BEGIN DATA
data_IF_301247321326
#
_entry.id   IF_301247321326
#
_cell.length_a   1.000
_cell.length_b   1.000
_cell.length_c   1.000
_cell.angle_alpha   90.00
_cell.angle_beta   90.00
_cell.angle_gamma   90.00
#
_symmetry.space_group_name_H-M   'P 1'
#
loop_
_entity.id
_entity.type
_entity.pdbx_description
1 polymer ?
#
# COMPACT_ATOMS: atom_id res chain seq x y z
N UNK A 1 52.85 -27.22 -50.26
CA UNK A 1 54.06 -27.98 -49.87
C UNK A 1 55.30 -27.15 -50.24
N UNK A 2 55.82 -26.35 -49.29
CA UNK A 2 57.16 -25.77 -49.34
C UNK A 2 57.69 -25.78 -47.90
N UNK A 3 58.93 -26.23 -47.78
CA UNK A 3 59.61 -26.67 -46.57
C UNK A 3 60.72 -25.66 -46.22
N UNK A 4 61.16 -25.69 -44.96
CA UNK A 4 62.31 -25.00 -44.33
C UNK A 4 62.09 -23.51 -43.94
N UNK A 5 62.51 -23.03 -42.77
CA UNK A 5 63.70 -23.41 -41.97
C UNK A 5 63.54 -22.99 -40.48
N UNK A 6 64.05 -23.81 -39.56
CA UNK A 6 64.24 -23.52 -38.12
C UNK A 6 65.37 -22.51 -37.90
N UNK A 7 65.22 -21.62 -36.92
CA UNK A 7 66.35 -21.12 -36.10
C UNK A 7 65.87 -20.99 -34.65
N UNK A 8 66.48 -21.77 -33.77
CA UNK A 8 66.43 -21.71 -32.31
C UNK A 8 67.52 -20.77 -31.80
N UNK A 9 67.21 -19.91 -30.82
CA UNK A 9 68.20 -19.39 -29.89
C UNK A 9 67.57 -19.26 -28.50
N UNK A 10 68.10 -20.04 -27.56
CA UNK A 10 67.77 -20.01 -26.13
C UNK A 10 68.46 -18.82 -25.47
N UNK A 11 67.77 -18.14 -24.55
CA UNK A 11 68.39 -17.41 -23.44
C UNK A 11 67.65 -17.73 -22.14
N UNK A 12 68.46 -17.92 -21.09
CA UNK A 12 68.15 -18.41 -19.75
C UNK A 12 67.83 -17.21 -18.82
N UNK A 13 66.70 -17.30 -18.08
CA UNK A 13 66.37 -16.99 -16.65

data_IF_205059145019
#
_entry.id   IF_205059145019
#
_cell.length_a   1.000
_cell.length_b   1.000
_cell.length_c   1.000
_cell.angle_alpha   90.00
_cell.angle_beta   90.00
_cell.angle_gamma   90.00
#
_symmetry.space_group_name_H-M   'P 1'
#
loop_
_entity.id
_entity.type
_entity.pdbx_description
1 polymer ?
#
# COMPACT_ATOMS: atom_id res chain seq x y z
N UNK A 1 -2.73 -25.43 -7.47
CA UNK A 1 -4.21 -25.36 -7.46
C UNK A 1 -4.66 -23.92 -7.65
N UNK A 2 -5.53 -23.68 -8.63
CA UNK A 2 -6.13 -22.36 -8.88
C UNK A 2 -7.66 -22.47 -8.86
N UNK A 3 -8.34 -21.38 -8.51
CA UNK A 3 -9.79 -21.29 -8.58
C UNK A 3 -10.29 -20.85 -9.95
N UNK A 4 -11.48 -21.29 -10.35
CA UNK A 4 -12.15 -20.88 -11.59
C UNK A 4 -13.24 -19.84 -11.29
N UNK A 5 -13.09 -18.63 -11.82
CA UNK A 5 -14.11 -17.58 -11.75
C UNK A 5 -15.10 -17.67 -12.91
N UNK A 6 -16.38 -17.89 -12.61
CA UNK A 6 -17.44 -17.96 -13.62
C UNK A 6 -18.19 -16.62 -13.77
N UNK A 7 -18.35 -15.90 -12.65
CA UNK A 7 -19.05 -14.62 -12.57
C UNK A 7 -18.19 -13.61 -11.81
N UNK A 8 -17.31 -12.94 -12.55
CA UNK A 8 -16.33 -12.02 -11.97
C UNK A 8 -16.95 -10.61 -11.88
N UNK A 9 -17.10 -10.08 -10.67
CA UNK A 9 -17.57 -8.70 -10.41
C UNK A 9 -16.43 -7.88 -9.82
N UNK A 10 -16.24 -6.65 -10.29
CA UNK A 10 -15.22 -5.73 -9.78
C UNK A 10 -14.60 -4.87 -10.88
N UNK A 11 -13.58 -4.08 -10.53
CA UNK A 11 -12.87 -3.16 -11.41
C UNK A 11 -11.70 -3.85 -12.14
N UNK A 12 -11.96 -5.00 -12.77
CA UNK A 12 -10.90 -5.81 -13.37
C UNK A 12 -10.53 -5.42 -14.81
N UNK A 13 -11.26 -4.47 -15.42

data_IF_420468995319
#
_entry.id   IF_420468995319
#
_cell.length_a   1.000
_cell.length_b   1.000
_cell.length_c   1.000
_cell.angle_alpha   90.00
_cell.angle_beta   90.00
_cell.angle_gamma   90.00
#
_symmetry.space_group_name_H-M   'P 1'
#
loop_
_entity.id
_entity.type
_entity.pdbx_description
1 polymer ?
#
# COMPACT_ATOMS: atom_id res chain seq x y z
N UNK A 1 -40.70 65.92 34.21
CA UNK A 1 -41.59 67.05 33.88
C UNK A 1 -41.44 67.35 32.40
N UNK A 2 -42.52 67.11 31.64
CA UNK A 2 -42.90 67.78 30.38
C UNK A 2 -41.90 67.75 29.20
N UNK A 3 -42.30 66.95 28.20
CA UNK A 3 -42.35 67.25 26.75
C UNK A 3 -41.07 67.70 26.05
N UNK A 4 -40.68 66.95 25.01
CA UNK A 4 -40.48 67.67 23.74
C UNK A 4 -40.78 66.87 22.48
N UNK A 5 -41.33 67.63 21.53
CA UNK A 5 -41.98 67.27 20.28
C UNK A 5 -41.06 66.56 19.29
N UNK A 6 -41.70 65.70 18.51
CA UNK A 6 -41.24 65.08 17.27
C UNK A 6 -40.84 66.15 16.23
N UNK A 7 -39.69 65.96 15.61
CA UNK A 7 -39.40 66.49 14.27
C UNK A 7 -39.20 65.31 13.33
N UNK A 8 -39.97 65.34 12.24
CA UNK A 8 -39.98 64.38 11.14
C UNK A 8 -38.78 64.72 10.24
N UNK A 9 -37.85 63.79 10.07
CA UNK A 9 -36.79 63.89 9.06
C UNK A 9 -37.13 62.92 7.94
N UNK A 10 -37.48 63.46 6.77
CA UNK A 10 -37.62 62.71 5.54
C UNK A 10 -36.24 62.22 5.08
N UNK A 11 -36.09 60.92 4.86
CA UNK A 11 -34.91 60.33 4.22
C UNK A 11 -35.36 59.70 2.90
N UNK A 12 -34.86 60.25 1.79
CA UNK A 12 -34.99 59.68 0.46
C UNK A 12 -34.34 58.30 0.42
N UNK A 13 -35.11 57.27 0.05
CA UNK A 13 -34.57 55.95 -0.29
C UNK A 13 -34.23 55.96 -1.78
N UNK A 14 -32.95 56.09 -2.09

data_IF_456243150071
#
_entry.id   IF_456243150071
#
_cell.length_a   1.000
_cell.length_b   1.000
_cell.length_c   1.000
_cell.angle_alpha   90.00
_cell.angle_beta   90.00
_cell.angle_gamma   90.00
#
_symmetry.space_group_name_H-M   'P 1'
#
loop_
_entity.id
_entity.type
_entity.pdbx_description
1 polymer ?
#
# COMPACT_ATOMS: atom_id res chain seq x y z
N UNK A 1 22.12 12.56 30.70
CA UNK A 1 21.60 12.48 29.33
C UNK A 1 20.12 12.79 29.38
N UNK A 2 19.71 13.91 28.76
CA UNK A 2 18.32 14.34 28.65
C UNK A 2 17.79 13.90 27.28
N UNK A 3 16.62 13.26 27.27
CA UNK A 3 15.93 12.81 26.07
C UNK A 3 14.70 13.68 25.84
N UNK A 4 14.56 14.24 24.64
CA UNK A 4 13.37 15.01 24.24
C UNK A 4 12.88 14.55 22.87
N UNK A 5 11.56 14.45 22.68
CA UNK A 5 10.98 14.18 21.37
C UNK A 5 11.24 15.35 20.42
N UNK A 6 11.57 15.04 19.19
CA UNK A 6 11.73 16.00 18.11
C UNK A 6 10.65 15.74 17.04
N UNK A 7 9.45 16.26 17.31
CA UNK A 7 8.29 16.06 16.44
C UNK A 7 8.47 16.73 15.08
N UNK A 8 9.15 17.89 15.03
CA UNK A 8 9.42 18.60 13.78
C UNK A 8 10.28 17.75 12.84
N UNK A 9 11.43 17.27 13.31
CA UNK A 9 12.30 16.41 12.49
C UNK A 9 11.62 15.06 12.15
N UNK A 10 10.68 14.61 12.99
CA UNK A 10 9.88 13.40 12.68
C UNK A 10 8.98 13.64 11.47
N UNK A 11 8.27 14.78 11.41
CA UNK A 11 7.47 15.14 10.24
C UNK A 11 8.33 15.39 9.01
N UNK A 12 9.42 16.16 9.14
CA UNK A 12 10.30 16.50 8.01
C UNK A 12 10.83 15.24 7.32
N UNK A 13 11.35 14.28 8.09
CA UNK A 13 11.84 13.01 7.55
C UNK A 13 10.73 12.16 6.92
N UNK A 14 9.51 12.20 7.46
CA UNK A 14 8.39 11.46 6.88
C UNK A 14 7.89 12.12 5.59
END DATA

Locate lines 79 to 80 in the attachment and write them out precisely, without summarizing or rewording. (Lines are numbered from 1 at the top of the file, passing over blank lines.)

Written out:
N UNK A 1 -2.73 -25.43 -7.47
CA UNK A 1 -4.21 -25.36 -7.46